So there are several circumstances in which the police might be able to use evidence they obtain from a defendant without reading the Miranda warning. One is if the person isn't technically in custody, like the examples above. But the other is if they aren't being interrogated. If the cops pile a suspect into the back of their cruiser and just start driving downtown, and the suspect starts talking without the cops even saying a word,* that's probably going to be admissible. No interrogation, no violation of civil rights.

But if the suspect demonstrates that he is fully aware of the scope of his rights and waives them, the Miranda warnings may not be necessary either. Say the suspect is a criminal defense attorney. Say he gets arrested for whatever, and before the cops have a chance to say anything, he says "Look, I know my rights. I don't want a lawyer, I just want to talk about what happened." The cops will have a good case that the purpose of the Miranda warnings, i.e., to ensure that suspects are fully aware of their rights, has been accomplished. The guy does know what his rights are, so whether or not he's warned about them isn't as big of a deal as it would be with a semi-literate suspect.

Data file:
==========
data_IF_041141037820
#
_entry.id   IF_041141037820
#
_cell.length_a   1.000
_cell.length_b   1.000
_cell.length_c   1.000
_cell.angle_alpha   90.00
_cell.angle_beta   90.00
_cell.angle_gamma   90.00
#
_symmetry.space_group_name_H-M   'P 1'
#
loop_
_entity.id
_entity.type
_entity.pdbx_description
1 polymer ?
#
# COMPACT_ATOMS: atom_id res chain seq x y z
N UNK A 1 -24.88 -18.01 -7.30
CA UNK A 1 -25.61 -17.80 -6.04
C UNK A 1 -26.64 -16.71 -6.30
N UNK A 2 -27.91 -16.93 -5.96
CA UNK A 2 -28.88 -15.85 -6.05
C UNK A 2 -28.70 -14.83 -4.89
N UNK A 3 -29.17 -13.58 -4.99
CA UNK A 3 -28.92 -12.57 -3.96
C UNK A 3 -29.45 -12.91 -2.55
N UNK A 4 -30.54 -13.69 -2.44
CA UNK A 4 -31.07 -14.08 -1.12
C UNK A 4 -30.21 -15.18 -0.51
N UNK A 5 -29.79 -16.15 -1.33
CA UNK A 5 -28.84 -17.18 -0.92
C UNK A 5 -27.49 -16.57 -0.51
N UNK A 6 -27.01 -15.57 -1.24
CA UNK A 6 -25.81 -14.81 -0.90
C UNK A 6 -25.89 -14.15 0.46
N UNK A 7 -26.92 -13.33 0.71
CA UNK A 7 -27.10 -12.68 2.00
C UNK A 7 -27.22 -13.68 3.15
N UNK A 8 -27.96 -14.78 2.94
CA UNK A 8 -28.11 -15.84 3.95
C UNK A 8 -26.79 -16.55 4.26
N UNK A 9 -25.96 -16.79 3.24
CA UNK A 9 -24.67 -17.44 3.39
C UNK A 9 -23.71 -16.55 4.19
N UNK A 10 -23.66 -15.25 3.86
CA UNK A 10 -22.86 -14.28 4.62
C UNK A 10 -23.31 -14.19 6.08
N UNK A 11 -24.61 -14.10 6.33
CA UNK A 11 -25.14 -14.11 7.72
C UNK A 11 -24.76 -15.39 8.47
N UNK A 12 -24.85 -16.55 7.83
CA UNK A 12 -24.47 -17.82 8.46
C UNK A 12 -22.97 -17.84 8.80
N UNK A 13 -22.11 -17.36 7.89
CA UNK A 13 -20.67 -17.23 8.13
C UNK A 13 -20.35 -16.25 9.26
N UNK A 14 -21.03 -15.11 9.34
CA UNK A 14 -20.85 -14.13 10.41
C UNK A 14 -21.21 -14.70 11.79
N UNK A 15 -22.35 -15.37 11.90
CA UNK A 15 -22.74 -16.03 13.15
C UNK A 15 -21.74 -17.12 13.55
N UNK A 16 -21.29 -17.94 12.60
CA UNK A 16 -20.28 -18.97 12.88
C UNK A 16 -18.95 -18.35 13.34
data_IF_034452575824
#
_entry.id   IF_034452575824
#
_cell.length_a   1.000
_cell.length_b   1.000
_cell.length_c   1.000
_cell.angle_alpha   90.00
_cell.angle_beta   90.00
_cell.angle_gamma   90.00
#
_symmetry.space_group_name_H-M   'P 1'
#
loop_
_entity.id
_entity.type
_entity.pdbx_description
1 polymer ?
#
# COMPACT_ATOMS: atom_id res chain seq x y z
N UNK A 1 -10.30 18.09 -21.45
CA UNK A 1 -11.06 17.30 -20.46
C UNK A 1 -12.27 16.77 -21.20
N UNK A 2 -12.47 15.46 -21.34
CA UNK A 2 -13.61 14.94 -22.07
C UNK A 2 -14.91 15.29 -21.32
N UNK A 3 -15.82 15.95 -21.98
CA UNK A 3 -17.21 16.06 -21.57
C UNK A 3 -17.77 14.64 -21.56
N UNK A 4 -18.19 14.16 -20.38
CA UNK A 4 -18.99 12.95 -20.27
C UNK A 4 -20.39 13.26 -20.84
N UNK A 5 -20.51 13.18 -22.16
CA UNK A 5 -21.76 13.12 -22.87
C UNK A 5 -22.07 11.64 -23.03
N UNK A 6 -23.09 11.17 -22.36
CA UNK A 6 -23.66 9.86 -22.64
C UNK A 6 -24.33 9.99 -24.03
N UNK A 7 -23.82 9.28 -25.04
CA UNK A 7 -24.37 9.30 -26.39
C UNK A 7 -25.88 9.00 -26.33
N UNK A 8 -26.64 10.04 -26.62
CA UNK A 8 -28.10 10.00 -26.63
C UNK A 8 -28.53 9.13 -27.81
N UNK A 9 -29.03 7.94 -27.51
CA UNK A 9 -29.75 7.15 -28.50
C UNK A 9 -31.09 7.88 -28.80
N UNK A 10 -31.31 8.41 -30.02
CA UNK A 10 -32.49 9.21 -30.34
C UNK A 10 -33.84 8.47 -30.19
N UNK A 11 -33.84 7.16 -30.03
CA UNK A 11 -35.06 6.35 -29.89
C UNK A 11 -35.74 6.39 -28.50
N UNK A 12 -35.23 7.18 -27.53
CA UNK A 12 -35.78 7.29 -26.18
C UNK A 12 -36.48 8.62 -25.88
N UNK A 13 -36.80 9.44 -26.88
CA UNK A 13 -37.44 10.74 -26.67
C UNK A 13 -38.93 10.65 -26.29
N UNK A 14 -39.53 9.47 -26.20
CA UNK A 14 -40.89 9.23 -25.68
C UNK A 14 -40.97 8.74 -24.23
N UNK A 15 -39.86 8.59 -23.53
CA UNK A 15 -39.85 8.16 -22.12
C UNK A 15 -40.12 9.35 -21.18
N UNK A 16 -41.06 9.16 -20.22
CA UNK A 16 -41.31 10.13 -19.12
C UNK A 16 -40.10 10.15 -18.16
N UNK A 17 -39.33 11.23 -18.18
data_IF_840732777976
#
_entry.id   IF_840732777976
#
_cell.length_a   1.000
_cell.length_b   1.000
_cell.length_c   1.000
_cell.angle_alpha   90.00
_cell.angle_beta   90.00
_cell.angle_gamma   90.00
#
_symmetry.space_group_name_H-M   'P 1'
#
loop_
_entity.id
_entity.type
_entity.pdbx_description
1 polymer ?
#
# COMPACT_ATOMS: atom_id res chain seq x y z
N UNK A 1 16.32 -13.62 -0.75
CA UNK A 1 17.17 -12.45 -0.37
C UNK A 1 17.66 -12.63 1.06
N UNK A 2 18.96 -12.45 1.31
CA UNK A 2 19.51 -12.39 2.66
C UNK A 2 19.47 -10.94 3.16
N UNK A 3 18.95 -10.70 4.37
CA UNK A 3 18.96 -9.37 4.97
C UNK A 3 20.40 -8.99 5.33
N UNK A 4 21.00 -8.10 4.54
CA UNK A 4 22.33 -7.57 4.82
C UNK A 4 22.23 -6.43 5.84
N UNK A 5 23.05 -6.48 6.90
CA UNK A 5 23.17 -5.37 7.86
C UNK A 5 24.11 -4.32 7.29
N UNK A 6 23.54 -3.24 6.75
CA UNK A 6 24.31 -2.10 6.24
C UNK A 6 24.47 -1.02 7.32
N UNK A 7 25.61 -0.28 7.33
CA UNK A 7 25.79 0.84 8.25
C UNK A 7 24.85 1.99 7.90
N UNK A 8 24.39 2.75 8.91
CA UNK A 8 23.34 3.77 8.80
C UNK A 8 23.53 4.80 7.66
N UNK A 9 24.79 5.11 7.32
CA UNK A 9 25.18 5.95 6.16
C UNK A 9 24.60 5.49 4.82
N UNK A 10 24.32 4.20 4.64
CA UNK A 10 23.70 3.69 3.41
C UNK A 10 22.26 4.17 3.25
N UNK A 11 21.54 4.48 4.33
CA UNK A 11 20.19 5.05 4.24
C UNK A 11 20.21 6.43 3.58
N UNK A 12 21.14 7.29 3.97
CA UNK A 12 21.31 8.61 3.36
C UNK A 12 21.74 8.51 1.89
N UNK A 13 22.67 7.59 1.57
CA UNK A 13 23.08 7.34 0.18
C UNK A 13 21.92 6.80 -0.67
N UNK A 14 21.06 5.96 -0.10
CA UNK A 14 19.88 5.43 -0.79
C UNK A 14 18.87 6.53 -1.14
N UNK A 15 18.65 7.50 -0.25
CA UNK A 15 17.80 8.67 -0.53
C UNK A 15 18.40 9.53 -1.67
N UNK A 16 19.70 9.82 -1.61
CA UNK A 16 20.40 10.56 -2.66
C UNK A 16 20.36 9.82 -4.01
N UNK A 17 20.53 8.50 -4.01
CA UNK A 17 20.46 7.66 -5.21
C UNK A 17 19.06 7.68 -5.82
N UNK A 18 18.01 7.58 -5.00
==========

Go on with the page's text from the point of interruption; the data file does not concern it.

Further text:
*The courts are pretty smart about the cops tricking information out of suspects without asking any actual questions. But if the cops say absolutely nothing, and the suspect talks anyway, that's likely to be admissible. Fact dependent, obviously, but it very well could be.
posted by valkyryn at 10:57 AM on August 29, 2012 [5 favorites]

There was a case where security guards at a store captured a shoplifter and interrogated him prior to the police showing up. He confessed to the guards.

His lawyer tried to get the confession discarded, but the court ruled it to be valid evidence, which led to his conviction.

The reason was that the guards were not police. They were holding him under citizen's arrest, and interrogated him as citizens. They were not operating as an arm of the state. Thus there was no obligation to read him the Miranda warning or to make any other kind of warning.
posted by Chocolate Pickle at 11:52 AM on August 29, 2012